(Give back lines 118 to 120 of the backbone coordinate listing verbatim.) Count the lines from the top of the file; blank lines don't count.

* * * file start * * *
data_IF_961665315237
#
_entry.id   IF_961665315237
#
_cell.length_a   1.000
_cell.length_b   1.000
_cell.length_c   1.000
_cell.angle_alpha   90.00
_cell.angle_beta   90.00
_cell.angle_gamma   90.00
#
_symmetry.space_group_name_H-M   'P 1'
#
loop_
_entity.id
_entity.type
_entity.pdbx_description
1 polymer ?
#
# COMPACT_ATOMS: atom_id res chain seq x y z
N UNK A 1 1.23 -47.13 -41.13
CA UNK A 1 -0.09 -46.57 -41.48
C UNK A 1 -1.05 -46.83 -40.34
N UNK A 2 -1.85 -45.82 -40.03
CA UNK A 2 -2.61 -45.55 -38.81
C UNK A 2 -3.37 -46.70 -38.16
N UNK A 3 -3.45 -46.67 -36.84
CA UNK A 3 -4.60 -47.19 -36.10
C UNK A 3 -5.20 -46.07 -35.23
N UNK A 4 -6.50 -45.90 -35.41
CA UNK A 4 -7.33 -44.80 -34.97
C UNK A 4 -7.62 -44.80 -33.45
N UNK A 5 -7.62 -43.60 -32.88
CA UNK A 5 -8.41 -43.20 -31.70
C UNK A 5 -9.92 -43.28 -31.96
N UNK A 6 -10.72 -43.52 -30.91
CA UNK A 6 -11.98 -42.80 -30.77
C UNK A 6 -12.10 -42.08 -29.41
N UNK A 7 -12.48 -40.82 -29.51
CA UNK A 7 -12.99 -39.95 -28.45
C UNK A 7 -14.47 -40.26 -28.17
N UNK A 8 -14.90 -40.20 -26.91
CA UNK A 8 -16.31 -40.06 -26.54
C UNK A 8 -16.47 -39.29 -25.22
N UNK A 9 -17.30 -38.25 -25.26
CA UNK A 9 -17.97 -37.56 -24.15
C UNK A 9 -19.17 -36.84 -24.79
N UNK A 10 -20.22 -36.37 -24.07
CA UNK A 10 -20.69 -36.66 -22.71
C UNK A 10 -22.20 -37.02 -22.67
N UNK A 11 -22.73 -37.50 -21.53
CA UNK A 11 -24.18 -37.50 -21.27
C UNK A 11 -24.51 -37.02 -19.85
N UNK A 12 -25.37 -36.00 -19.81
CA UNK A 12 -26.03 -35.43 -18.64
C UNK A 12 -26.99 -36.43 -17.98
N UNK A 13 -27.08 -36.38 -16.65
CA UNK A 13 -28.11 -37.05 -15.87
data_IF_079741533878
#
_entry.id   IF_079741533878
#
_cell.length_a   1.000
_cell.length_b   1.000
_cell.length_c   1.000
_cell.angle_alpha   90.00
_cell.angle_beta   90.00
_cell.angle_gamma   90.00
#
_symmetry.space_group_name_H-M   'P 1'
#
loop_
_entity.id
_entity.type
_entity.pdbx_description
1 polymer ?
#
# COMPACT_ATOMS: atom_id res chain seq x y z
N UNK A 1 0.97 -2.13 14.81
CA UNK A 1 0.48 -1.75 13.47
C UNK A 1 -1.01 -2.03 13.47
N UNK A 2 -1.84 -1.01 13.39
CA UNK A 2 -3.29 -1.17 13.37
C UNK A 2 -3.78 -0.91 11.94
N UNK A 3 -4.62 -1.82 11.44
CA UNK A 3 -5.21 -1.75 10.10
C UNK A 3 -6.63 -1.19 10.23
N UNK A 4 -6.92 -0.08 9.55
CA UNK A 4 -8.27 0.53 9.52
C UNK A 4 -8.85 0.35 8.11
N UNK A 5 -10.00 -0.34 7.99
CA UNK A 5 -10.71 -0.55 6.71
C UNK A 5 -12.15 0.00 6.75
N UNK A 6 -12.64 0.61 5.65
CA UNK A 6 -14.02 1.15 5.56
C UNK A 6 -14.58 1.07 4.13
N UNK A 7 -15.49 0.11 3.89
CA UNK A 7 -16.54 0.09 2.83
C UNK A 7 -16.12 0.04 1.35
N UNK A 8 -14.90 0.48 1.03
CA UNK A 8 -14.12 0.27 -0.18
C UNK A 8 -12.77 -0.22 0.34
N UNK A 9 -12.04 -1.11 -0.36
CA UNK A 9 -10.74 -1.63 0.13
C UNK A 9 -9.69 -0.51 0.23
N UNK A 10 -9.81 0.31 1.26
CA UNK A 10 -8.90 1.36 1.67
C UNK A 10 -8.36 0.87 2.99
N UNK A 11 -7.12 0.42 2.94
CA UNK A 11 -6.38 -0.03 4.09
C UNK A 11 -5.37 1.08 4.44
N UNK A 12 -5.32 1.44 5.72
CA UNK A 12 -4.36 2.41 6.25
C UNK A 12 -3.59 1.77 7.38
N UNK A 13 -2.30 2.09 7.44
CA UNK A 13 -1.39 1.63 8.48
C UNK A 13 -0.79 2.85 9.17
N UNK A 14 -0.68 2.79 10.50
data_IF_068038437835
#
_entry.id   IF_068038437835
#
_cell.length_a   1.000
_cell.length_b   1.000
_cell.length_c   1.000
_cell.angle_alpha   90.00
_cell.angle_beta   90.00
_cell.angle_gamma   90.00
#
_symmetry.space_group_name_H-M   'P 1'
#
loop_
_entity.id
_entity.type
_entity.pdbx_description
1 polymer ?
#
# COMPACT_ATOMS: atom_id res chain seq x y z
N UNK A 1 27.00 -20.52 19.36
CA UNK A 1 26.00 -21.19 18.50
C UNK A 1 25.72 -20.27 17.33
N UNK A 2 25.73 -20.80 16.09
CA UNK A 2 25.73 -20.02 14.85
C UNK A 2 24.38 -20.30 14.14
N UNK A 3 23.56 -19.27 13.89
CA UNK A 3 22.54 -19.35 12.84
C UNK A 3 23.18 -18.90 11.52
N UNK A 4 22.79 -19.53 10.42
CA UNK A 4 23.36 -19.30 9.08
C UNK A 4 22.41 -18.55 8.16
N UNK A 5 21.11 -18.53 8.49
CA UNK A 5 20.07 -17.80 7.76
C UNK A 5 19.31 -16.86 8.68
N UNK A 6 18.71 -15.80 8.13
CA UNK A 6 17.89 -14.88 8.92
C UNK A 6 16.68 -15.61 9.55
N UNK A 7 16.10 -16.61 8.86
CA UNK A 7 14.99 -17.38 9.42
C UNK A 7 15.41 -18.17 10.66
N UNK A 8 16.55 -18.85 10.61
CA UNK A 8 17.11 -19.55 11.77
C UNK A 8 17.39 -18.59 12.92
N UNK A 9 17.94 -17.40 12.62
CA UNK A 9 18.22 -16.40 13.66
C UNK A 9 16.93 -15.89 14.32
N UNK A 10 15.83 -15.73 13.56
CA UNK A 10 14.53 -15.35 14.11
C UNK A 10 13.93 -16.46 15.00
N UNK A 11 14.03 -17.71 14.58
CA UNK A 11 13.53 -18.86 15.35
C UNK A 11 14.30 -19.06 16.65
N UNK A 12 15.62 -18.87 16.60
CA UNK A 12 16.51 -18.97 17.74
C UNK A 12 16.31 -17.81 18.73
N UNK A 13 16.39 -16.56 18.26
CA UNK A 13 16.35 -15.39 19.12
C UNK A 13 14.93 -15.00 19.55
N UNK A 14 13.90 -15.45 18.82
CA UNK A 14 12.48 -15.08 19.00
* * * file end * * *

N UNK A 14 -0.68 2.79 10.50
data_IF_068038437835
#